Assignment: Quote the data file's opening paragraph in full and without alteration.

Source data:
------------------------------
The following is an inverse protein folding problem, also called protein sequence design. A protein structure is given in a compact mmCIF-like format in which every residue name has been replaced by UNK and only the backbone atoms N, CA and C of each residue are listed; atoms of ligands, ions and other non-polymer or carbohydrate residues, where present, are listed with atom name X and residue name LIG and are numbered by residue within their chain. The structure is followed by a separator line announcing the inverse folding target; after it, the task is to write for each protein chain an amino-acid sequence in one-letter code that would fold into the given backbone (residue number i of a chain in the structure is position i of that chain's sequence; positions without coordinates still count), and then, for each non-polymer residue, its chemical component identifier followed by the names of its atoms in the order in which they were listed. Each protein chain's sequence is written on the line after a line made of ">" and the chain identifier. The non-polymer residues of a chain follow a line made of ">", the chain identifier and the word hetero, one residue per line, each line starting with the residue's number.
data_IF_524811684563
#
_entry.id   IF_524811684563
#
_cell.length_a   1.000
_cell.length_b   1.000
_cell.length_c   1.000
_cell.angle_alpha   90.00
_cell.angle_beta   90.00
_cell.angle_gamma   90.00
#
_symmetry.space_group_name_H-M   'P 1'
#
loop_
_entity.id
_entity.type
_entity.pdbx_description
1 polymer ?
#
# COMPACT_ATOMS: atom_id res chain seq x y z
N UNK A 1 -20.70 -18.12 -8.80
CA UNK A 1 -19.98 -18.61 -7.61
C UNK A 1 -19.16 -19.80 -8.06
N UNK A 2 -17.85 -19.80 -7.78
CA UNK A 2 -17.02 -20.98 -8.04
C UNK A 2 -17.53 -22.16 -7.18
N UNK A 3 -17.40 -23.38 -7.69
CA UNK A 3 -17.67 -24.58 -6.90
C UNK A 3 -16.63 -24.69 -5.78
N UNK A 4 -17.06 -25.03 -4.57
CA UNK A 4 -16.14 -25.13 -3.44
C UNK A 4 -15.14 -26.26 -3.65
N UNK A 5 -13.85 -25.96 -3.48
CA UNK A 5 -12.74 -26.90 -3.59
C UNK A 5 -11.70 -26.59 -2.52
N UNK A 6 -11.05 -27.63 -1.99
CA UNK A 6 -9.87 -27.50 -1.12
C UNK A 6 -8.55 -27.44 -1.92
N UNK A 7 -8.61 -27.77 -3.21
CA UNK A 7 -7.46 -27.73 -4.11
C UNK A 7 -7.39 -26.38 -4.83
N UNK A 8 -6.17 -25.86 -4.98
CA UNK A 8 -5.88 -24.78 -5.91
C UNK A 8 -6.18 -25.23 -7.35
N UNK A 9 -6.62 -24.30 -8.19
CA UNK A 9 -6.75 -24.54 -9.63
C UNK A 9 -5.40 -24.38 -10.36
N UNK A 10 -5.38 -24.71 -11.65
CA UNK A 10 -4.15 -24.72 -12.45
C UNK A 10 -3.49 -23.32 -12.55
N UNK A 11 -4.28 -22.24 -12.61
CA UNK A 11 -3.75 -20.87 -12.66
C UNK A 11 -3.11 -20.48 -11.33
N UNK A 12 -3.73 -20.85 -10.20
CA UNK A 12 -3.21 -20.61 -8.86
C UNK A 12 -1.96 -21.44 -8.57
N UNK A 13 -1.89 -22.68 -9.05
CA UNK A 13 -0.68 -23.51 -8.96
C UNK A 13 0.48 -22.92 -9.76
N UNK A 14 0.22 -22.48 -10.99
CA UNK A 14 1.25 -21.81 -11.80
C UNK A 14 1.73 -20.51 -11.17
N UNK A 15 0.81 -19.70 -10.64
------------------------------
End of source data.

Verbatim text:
The following is an inverse protein folding problem, also called protein sequence design. A protein structure is given in a compact mmCIF-like format in which every residue name has been replaced by UNK and only the backbone atoms N, CA and C of each residue are listed; atoms of ligands, ions and other non-polymer or carbohydrate residues, where present, are listed with atom name X and residue name LIG and are numbered by residue within their chain. The structure is followed by a separator line announcing the inverse folding target; after it, the task is to write for each protein chain an amino-acid sequence in one-letter code that would fold into the given backbone (residue number i of a chain in the structure is position i of that chain's sequence; positions without coordinates still count), and then, for each non-polymer residue, its chemical component identifier followed by the names of its atoms in the order in which they were listed. Each protein chain's sequence is written on the line after a line made of ">" and the chain identifier. The non-polymer residues of a chain follow a line made of ">", the chain identifier and the word hetero, one residue per line, each line starting with the residue's number.